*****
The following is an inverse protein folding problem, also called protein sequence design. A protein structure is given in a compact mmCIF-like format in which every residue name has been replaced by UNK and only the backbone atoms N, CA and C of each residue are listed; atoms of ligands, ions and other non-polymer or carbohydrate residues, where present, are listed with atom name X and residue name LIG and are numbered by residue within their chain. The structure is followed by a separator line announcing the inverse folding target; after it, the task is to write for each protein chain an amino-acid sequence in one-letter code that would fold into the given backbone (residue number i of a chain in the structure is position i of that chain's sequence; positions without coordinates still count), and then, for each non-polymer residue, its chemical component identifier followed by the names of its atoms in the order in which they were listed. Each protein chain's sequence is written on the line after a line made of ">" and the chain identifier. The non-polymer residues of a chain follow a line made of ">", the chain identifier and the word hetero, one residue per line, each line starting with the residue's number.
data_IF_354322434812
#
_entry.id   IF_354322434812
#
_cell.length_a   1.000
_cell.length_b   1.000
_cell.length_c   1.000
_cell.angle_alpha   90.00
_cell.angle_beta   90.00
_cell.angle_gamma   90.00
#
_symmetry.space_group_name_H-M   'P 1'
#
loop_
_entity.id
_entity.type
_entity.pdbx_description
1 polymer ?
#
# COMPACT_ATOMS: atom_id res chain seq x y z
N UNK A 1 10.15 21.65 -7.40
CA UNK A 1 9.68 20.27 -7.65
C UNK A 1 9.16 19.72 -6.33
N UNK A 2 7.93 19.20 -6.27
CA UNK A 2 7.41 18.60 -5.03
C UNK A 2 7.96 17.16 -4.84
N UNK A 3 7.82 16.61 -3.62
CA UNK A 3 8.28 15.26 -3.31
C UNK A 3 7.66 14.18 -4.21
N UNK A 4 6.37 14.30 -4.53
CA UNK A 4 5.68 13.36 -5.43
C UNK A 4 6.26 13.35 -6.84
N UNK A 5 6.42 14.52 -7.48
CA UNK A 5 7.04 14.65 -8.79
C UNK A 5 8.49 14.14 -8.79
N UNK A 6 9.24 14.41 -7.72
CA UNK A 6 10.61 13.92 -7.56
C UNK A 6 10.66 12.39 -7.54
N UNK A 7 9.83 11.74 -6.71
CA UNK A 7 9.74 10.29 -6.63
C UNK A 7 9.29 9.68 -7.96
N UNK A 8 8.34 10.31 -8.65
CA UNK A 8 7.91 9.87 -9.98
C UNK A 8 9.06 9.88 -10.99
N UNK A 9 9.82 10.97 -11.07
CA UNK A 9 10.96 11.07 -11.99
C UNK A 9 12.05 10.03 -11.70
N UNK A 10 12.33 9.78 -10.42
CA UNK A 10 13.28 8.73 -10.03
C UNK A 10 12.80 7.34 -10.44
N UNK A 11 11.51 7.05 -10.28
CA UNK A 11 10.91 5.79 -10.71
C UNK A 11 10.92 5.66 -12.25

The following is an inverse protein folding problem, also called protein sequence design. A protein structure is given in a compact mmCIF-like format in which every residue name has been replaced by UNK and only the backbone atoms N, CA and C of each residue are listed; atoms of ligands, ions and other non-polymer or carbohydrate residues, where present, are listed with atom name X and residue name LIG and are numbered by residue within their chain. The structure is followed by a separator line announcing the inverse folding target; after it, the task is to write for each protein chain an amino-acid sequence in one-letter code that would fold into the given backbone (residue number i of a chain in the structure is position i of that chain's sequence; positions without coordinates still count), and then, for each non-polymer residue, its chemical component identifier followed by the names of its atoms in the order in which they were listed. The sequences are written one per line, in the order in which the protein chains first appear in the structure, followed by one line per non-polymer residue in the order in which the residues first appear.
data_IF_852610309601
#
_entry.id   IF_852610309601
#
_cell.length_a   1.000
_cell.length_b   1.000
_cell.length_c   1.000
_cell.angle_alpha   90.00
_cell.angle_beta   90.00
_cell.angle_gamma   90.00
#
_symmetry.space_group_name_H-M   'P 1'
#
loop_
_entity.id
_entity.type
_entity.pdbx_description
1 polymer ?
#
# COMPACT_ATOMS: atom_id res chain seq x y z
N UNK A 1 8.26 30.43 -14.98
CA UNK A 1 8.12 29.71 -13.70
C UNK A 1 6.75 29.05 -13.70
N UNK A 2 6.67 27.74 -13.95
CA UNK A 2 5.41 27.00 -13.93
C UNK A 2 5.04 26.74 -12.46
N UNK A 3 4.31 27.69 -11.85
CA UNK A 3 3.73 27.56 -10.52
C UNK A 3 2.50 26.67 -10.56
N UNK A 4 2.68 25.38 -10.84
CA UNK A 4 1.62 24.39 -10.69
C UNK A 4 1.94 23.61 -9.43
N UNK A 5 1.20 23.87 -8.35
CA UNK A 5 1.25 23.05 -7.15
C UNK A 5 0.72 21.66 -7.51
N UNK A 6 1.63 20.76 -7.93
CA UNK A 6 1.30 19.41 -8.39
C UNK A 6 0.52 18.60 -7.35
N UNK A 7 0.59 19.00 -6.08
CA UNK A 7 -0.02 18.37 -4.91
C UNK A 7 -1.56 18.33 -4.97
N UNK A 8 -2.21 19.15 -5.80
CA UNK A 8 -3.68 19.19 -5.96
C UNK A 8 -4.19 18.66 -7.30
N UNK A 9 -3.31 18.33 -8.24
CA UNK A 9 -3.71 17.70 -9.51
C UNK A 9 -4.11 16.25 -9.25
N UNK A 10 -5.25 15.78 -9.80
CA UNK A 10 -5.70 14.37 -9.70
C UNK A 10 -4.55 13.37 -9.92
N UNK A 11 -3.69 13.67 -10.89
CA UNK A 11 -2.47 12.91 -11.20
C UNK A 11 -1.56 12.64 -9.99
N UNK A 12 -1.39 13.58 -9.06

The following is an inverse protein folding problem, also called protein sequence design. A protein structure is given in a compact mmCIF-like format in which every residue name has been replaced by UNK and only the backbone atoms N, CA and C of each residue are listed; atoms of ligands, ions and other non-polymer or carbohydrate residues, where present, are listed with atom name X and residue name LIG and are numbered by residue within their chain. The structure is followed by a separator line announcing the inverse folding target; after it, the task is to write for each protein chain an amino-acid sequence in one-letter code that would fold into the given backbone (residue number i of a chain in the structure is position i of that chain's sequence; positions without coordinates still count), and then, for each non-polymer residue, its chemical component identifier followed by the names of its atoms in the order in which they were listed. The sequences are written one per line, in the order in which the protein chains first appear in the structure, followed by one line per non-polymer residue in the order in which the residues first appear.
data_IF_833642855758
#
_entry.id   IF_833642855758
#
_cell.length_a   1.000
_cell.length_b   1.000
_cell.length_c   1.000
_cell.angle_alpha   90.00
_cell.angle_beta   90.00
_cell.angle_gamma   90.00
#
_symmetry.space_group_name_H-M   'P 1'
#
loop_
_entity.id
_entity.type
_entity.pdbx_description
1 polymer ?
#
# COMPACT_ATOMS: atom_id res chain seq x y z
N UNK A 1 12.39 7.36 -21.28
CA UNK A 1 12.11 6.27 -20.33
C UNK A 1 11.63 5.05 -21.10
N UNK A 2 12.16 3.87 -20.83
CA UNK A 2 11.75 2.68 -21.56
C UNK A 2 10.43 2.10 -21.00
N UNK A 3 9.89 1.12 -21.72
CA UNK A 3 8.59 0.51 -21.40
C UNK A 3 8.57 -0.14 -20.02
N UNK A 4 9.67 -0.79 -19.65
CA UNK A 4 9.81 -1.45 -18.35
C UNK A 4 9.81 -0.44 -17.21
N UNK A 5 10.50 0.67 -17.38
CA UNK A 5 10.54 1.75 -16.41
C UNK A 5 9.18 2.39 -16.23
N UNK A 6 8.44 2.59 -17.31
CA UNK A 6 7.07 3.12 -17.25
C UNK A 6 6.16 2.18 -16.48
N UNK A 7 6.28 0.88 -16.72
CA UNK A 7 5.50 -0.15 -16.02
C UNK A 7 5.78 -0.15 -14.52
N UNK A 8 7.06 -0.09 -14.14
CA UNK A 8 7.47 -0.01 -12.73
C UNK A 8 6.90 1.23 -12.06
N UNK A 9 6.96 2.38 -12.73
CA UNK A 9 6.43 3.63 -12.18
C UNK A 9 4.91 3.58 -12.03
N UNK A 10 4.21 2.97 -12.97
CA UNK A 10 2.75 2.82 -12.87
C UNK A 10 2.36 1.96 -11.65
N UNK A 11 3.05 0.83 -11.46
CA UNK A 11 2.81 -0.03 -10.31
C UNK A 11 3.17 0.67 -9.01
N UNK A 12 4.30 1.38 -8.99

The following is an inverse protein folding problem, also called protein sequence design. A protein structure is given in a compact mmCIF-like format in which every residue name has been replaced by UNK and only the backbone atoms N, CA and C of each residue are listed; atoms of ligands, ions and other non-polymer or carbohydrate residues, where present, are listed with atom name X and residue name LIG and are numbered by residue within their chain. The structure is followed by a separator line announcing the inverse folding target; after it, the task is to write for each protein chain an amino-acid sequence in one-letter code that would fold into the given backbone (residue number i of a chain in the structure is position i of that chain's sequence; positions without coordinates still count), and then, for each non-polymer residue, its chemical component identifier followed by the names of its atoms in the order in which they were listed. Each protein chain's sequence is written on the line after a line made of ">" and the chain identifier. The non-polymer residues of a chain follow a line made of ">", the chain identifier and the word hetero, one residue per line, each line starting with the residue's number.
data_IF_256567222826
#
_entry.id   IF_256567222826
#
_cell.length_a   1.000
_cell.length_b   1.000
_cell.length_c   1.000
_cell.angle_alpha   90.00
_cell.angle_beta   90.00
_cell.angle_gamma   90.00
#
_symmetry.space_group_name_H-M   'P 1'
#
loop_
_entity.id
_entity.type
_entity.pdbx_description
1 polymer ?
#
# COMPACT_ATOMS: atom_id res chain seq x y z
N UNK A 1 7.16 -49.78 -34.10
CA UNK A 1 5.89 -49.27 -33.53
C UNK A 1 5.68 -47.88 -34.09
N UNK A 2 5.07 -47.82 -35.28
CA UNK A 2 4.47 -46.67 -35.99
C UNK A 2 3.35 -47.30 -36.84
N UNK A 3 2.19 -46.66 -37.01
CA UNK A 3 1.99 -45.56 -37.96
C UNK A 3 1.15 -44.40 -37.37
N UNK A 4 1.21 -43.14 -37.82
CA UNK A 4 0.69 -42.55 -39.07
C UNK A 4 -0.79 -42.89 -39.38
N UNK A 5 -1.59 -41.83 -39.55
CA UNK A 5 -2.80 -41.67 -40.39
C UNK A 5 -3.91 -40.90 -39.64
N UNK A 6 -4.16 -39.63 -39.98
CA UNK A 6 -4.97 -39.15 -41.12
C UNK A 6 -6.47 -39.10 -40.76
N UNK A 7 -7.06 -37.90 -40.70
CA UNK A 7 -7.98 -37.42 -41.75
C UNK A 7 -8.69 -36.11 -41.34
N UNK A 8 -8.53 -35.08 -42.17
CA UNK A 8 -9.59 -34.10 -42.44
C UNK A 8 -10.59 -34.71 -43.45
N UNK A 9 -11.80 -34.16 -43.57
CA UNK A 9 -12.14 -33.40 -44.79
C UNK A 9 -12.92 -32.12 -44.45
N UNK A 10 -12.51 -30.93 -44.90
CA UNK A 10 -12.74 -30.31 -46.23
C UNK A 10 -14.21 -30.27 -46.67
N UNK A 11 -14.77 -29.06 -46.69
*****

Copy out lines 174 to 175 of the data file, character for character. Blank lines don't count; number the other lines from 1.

_cell.angle_beta   90.00
_cell.angle_gamma   90.00